Even though the Getting Things Done book and audiobook have had an
immense impact on me, I think the book itself is a pile of shit, and
that only parts of the system makes sense. At least for me.
For me, the main things I have gotten out of GTD is the typical Capture,
Process, Review, Do workflow and how to think about tasks as in Projects
A GTD system is not something you buy, but rather how you use the ideas
from the book to get your stuff done. The combination of tools and how
you use them are your GTD system.
The way I do it is that I have a number of different Inboxes. My e-mail,
the Inbox in OmniFocus, a Field Notes notebook, a larger Leuchtturm1917
notebook and Drafts. Plus that I use my laptop bag as a physical Inbox.
Then I on given intervals process everything in those Inboxes. When you
process something you might do it right now if it is a very small task,
you may turn it into a project or throw it out because it is not
relevant anymore. What most people think about as a “task” is usually a
project in the GTD world, this is because you try to make tasks that are
small, so that you don’t need to think too much about anything except
the task to get it done.
The way I do it is that I think through everything I need to do, before
I start, then I add that as individual tasks and order them in the right
order. For example, let’s say I’m getting a new desk for my office, we
bought it, and it arrived. A non GTD person would probably just have
something like “Set up the new desk in Office”. For me it is more like:
- Find my toolbox, and bring it to my office.
- Move away all the stuff on top of my desk
- Move out all the stuff from the drawers in my desk.
- Move away all the boxes under my desk.
- Vacum clean under the desk.
- Disassemble it.
- Move it to the garage
- Move the new desk up
- Get rid of all the packaging
- Move back all the stuff I had on top of my old desk
- Move back the boxes that was under it
- Move stuff to the new drawers.
- Get rid of any remaining packaging, spare parts etc.
I personally process daily, and I also do a mini-review each morning.
During the mini review I schedule and tag stuff. This is used to figure
out when I am going to do stuff, and what I should do before anything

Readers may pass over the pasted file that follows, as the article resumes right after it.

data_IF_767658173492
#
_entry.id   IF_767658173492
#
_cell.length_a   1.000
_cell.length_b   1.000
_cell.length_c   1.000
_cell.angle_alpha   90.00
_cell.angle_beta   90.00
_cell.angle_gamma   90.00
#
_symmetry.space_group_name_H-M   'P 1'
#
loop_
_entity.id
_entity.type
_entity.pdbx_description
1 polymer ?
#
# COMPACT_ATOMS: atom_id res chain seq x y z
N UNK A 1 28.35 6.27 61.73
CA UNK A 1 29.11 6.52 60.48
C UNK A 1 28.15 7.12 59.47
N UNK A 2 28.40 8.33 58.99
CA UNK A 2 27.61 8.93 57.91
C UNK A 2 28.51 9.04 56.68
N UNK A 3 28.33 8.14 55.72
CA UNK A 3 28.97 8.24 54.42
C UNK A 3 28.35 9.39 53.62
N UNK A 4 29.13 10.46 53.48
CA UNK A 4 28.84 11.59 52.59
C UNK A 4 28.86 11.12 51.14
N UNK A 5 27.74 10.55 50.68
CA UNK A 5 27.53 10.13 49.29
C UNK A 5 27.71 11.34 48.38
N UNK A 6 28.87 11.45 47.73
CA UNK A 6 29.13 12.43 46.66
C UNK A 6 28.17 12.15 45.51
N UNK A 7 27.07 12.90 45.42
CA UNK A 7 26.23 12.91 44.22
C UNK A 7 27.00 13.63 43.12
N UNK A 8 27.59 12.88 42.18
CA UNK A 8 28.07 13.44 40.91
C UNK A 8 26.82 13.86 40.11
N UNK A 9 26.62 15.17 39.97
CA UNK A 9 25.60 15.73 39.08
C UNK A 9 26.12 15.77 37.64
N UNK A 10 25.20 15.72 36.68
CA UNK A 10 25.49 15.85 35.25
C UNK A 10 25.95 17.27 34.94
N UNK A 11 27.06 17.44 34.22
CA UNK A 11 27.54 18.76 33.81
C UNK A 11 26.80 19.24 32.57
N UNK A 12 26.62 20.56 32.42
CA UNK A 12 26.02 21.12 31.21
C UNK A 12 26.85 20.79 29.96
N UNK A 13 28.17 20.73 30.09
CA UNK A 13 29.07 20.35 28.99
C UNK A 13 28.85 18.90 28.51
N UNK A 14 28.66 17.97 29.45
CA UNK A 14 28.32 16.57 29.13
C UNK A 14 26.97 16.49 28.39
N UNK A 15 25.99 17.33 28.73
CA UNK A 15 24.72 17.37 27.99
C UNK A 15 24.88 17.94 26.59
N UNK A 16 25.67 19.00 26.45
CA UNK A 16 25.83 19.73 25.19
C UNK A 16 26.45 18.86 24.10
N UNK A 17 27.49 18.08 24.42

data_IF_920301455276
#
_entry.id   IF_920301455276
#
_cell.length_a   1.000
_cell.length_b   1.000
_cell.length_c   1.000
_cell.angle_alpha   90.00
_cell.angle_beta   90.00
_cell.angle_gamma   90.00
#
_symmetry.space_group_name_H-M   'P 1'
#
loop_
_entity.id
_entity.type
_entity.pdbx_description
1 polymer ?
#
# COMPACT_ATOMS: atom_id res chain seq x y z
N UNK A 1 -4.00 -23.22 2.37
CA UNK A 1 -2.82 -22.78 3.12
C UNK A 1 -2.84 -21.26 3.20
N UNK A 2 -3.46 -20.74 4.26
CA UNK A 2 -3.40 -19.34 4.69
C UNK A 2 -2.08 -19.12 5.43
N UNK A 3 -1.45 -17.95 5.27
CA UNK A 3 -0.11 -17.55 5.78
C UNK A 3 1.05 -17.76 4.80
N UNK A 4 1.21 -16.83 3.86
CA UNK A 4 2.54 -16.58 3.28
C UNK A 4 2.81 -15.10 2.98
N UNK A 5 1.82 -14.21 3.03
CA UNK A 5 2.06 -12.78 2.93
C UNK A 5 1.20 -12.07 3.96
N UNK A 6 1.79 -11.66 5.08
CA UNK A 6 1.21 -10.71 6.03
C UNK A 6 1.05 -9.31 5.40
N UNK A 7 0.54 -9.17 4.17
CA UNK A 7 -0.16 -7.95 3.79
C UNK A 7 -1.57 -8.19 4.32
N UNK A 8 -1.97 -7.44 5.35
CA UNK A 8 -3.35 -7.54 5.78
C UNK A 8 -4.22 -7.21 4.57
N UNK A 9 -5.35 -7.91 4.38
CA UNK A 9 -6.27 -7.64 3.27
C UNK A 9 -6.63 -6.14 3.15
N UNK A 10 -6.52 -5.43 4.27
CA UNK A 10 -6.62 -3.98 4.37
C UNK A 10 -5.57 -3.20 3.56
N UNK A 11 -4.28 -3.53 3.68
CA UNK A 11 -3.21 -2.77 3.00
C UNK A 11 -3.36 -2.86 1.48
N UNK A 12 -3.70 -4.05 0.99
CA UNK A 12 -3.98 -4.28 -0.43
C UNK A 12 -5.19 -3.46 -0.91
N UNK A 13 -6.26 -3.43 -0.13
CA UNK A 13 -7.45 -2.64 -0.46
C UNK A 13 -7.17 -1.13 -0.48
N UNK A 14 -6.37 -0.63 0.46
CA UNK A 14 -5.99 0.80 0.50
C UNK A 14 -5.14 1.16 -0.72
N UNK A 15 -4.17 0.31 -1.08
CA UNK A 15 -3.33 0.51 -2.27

else. This have three levels for me
- Due dates, if it is due today, I’ll do it no matter what
- Flag, if I have time after doing everything that was due today I’ll
start working on the flagged stuff.
- Then I start working on the stuff that are marked with “Next”.
When something has a due date, it means that I’ll have a serious problem
if I do not do it before that date. Something with a flag means that it
has priority before everything else, and next are just the stuff that
are my focus today or the next few days.
A review is kind of the step after processing. This is when you go
through everything in your system and delete the stuff that is not
relevant anymore, flag, set due dates and organize stuff. I do a full
review once a week, and a super short one each day. The full review is
when I consider everything in my system and delete everything I can.
While the mini review I do each day is just to set due dates for the
next three days, flag stuff and add stuff to next.
Then I just do stuff according to the system outlined above.
I’m a huge fan a tags instead of Contexts. In a strict GTD system you
use contexts instead of tags. I personally prefer tags because they hare
how I think. I like to use a combination of them to add different views
into stuff. Contexts and Tags give you another dimension to look at your
tasks, than the projects do. One way to use it is to mark stuff with a
place you need to do them or a person you need to have access to in
order to do them etc.